Hotel Bars Forging The WaySeptember 30, 2013 By: Jack Robertiello
Hotel bars and restaurants have a distinct challenge these days, as food and dining tourism continually attract their customers to seek out new venues even if the hotel provides great options.
One way to keep their guests in is to create party spaces for them and locals, in essence bringing the party to the hotel. Pioneered in Las Vegas, this trend has traveled well: let’s take two recent examples.
At The James Chicago Hotel, the sister property to the rooftop bar & lounge at The James New York opened as the JIMMY. Following the success of their New York location, partners David Rabin, Larry Poston and Johnny Swet created a period space combining décor and signature cocktails highlighting the edgy ideas of the 70’s era.
JIMMY at The James Chicago Photo Credit Fogelson-Jetel
As with many contemporary new openings, promotion for the JIMMY highlighted “the art of the cocktail… the centerpiece of the JIMMY experience and the menu is inspired by iconic cinema, which presented cocktail culture in a sleek and accessible manner.”
Partner Swet, who previously assisted in creating the cocktail program for New York City’s Freeman’s and previously worked at landmarks including The Bowery Bar, Balthazar and Pastis, focused on a mix of classics and contemporary fare, using lots of locally sourced and in-house ingredients.
Sample cocktail menu items include the Mexican Julep (tequila, watermelon, lime, agave and cilantro muddled in a silver cup with crushed ice) and the Grilled Pineapple Mojito (rum, grilled pineapple, lime with muddled mint, topped with soda).
“Each drink has a sophisticated combination of both balance and body, lending familiar styles a unique touch while mixing in memorable new creations,” says Swet.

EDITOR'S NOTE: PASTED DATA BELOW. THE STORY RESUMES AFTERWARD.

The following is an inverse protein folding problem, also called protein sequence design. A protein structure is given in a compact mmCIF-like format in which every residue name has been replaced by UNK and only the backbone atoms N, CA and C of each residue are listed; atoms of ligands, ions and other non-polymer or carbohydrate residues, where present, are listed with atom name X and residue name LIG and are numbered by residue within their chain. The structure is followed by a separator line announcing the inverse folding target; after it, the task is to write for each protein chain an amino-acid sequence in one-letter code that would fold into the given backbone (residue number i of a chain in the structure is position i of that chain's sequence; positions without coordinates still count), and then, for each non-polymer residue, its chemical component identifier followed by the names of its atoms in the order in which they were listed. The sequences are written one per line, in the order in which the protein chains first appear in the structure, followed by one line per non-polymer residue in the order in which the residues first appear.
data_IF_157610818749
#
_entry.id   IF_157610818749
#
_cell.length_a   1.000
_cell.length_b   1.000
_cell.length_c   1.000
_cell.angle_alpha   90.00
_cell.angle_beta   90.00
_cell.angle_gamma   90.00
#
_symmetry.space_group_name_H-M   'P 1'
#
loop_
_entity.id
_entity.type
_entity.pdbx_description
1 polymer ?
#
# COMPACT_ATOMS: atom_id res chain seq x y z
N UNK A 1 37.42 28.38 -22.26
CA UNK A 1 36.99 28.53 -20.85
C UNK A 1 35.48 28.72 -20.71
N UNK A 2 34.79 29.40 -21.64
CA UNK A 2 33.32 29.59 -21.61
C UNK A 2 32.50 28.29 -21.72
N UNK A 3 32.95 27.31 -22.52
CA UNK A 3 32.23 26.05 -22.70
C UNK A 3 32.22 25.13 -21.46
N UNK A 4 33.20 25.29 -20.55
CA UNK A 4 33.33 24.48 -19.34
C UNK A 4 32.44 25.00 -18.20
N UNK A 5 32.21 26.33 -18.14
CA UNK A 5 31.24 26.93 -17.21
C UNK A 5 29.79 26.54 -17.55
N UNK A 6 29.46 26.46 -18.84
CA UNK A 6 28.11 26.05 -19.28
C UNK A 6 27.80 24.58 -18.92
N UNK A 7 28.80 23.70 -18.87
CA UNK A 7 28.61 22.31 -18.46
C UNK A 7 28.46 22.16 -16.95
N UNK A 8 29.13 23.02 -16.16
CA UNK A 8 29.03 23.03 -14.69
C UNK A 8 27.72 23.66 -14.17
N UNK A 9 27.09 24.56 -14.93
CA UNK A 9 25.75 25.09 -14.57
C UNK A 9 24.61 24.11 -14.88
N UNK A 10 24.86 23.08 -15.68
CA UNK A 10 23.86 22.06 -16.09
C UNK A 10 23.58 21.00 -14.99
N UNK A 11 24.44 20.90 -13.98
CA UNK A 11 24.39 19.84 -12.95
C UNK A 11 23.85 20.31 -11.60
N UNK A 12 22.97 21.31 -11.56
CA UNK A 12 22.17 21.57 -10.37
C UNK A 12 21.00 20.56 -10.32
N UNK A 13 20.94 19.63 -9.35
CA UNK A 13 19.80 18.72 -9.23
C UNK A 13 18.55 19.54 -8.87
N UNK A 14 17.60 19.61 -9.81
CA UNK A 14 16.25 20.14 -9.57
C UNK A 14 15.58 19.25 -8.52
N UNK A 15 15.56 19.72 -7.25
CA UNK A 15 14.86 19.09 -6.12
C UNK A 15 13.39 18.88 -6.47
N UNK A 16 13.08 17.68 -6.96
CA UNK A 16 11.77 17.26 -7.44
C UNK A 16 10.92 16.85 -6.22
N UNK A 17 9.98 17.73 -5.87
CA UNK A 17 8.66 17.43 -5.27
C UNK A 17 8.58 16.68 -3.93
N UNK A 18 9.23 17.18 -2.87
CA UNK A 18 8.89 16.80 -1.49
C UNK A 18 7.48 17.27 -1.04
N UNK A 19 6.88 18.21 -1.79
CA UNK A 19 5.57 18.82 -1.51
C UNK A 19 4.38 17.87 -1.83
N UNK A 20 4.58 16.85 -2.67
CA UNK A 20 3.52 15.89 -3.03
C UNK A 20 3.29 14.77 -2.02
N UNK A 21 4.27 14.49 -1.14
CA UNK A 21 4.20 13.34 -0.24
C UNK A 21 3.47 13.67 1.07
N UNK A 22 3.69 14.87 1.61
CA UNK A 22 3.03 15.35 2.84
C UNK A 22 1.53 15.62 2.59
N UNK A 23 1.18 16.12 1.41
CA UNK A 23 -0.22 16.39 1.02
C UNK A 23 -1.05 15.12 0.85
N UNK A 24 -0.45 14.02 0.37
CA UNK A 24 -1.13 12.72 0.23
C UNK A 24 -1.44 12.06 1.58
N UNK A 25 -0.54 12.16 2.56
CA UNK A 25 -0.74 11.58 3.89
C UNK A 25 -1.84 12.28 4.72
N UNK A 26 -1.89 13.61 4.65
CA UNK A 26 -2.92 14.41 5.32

Notable are three vodka cocktails, a sign that anti-vodka wall of snobbery is starting to crack in the craft cocktail scene. The drinks include the Chicago-style dirty martini – the Dirty Little Secret (vodka, dry vermouth, olive brine, celery bitters, lemon and infused with a drop of steak sauce), the Bondsman (apple brandy, vodka, lime, cranberry juice, agave and seltzer) and Cucumber Vesper (gin, vodka, Lillet, lemon and garnished with cracked white peppercorns)
The new spot also features small batch and artisanal spirits, from both local and international distilleries as well as wines by the glass, champagnes, beers and ales.
Meanwhile in New York, there’s the recently opened Mixing Room, a new bar at the Lexington New York City Hotel.
Influenced by the Lexington’s storied past – a place frequented by 1950’s icons Arthur Godfrey, Dorothy Lamour, Marilyn Monroe and Joe DiMaggio (who lived in a suite on the 18th floor), as well as the location for former watering holes The Hawaiian Room and The Playboy Club, The Mixing Room offers a modern take on fresh, seasonal cocktails in an Art Deco-style setting. The iconic hotel is just wrapping up a $46 million transformation, and the Mixing Room is part of the unveiling.
The Mixing Room at the Lexington New York Photo Credit Frank Oudeman
There’s weekly jazz programming to attract after-workers and guests alike, and the cocktails highlights Fifties favorites updated: the Fitzgerald (rum, maraschino, fresh grapefruit juice, fresh lime and a grapefruit twist garnish), Gimlet (vodka or gin, fresh lime juice, honey syrup and a splash of orange blossom water); the Sidewinder (Cognac, fresh lemon, Cointreau and a raw sugar rim) and The Mr. Lex Martini (vodka or gin, vermouth and a blue cheese stuffed olive).
These are only two examples of recent attempts by hotels to stay relevant and current. While some major chains look to pull back from food and beverage engagement, many are doubling down, knowing that at the start or the end of the evening, the place you’re resting your head is the best place for a sharpener or a nightcap.